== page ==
Why not? I haven't been productive lately. I've been too busy looking for our lost 3,000 bottles of wine in Oregon. We got a tip that they were hiding in Eugene, but this turned out to be untrue.
Some guy named Doug Laber, who is the self-described President/Owner of a worthy organization called Reuse this Bag.com thought my readership would be fascinated by his adventures in the reusable bag racket.
Mr. Laber wrote me that lots of wineries are using wine bags as part the "whole eco-friendly responsibility deal." Mr. Laber is proudly cashing in on this "deal" and is selling over 30,000 wine bags a month and "wineries are loving our product."
He also has a side business in promoting reusable bags to raise money for churches. Perhaps, Mr. Laber is against using reusable bags to raise money for Mosques, Jewish synagogues and other UnAmerican places of worship. I'm not certain if Mosques and synagogues were intentionally omitted from his website or if the Muslim and Jewish reusable market has not yet been tapped to its potential by Mr. Laber. One of the advantages of using Mr. Laber's reusable bags at your church is "to market your church and help spread the word of God!"
You'll wants to see his website -- www.reusethisbag.com
Below, is the wonderful Blog Mr. Laberwrote for my readers:
"Red, white and green" has been the slogan for the eco-winery movement that has drawn a lot of media coverage over the past five years and some serious interest from major wine producers such as Robert Mondavi and Kendall Jackson in California. There is an eco-wine tour available in Oregon, which you might expect, and an organic wine shop in Manhattan, which some might find a surprise. Nevertheless the application of sustainable practices is well underway in the wine manufacturing industry, for economic as well as ecological reasons. Conserved water and energy lower production costs and reduction in pesticides coupled with careful tending produces a healthier vine.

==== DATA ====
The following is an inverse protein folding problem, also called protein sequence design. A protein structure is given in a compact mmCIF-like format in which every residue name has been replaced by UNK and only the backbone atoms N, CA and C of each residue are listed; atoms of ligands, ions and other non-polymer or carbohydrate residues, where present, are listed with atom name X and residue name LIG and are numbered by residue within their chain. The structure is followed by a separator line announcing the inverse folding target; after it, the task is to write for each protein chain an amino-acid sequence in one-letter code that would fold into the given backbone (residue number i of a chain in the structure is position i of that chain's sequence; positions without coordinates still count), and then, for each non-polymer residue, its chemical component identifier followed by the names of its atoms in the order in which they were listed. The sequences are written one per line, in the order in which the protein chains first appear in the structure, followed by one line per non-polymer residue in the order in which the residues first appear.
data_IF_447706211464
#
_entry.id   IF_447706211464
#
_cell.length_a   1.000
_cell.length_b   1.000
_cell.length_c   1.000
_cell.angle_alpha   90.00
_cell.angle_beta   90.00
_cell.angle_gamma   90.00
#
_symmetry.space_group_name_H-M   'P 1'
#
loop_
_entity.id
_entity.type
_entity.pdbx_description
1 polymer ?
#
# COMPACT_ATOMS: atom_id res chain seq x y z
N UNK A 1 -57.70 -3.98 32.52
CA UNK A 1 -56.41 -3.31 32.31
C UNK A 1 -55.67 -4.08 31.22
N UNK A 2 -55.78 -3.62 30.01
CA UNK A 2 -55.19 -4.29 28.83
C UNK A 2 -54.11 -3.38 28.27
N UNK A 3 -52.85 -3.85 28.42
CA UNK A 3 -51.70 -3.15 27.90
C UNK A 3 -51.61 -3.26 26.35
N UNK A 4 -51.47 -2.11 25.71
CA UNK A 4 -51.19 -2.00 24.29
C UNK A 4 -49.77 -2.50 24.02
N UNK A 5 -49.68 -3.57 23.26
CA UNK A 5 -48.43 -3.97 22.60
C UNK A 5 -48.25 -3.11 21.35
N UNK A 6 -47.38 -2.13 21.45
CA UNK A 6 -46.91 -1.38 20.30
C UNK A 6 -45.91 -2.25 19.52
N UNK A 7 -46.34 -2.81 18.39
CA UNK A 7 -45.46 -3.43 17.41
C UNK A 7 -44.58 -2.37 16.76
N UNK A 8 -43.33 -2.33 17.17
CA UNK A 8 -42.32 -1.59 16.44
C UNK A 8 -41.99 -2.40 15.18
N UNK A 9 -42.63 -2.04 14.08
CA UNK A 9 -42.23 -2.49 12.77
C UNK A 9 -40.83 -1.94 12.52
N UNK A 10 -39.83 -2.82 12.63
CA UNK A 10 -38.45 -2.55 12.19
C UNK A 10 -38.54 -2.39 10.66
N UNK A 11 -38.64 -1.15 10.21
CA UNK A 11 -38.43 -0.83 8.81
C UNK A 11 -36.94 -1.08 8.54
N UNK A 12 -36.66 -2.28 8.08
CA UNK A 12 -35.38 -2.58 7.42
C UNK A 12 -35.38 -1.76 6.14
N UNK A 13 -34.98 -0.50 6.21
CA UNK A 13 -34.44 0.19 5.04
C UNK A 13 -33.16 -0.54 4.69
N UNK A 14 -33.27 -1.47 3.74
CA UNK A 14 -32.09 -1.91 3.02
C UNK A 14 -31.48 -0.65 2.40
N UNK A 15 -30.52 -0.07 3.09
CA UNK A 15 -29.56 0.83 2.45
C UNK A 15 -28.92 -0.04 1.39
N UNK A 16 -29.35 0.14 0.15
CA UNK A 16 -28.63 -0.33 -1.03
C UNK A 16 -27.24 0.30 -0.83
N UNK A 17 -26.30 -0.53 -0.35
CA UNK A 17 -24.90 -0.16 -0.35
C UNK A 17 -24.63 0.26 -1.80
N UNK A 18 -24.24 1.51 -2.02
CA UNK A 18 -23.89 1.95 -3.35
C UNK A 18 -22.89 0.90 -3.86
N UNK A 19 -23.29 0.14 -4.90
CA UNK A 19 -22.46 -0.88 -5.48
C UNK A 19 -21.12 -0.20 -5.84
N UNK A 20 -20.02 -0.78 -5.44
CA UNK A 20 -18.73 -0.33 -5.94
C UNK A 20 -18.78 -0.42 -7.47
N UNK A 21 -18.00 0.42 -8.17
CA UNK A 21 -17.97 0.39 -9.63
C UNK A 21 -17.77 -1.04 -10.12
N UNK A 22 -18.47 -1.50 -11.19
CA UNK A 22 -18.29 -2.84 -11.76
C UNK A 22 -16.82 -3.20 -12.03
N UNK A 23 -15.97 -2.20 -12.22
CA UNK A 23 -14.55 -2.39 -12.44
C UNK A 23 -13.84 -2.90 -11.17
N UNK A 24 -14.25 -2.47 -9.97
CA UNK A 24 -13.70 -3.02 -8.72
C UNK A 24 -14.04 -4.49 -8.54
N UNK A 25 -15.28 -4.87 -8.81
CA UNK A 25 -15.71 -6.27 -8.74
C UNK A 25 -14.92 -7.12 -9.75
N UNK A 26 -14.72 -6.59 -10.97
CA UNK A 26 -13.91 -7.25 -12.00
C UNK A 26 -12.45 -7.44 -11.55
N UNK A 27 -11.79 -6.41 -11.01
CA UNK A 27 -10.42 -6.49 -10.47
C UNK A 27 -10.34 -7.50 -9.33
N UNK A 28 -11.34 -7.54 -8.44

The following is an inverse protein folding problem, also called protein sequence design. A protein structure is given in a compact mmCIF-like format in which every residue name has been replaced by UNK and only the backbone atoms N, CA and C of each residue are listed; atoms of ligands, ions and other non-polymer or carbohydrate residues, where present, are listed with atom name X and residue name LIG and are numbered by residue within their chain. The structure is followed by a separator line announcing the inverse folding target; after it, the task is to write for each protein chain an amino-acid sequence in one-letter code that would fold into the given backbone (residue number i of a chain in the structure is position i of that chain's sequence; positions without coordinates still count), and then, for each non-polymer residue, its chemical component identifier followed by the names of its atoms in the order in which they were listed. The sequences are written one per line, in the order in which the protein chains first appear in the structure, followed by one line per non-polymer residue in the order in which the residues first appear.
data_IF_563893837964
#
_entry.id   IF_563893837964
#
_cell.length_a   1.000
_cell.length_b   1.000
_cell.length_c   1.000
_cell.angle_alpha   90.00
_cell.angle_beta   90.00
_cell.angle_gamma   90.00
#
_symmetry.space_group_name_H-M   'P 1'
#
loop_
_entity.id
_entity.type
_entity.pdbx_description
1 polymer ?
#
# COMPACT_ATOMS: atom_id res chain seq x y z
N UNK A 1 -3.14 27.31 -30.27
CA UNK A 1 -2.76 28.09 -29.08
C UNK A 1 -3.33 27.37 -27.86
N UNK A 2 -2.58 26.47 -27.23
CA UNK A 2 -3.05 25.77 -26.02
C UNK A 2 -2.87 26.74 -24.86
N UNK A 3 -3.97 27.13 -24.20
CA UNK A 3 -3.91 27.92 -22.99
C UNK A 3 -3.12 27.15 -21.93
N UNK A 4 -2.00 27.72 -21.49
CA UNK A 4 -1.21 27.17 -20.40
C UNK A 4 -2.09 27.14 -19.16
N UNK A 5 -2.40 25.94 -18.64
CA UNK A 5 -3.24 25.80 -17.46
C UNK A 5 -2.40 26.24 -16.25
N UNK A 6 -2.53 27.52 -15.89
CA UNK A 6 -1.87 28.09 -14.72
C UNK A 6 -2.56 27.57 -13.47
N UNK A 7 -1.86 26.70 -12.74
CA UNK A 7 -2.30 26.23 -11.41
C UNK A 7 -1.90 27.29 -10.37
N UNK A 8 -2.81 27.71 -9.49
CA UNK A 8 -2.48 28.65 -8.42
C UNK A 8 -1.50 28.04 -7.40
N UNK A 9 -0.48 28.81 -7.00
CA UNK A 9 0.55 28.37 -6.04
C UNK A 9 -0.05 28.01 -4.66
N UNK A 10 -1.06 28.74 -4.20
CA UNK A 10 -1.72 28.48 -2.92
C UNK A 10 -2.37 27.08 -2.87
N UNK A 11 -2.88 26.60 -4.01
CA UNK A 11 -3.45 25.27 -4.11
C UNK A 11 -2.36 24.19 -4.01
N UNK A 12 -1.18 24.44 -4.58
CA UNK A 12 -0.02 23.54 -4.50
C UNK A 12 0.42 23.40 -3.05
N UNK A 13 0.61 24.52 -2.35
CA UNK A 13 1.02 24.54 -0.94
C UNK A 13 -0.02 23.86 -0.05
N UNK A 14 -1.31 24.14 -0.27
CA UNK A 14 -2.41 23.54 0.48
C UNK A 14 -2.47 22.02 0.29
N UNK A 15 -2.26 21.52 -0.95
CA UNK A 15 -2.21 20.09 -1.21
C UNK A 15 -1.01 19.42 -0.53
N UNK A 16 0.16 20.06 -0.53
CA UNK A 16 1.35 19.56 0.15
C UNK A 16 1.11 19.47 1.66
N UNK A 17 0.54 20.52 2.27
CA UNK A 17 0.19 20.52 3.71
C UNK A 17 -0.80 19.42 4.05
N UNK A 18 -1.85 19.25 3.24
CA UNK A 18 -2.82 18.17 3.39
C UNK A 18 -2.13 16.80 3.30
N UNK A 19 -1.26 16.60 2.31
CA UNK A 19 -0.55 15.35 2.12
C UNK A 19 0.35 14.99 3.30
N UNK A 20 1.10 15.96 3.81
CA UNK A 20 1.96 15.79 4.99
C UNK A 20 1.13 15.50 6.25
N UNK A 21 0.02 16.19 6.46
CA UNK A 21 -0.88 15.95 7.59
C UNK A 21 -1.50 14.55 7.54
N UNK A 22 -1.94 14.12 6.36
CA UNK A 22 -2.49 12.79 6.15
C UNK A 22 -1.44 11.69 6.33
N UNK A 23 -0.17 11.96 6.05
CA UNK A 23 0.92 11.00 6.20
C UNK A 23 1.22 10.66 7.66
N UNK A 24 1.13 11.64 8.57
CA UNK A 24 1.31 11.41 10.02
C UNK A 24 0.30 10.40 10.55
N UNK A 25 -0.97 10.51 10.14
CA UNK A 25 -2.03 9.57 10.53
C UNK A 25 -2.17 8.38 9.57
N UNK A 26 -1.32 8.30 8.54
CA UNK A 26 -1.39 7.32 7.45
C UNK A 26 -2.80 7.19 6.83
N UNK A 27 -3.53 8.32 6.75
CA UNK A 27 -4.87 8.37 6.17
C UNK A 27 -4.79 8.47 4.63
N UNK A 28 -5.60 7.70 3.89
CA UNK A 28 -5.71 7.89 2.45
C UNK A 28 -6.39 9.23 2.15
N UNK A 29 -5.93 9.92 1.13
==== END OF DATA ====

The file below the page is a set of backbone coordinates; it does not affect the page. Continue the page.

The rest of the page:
The interest in sustainable practices has reached the retail level not only in the form of "green" wines that are the product of organically grown grapes and environmentally friendly production techniques, but also in the daily packaging that has become a highly visible focal point for food and beverage retailing in general. Non-woven Reusable wine bags are beginning to become the point-of-sale packaging of choice for wine shops and spirits purveyors who see the dual value of sustainable product carriers. As long as wine is packaged in glass bottles, wrapping it for the wine buyer will be an inexact process that may involve cardboard boxes, plastic bags or multiple uses of paper bags. There's no effective method of moving wine bottles out the shop door that doesn't involve a lot of recycling or landfill fodder.
That's why reusable wine totes are starting to appear in supermarkets along with the other reusable insulated bags and regular non-woven shopping bags that have become a solid alternative to paper and plastic. Now wine shops and liquor stores are picking up on the trend with reusable wine totes that are available made from a variety of materials and imprinted with a logo or slogan to identify the source of the bag – and hopefully drive repeat business. Reusable wine bags are an attractive alternative to plastic bags, paper sacks and boxes pulled out of the storage area. They are an excellent ancillary product for the sales counter and a lasting advertising placement for wine merchandisers in every marketing niche.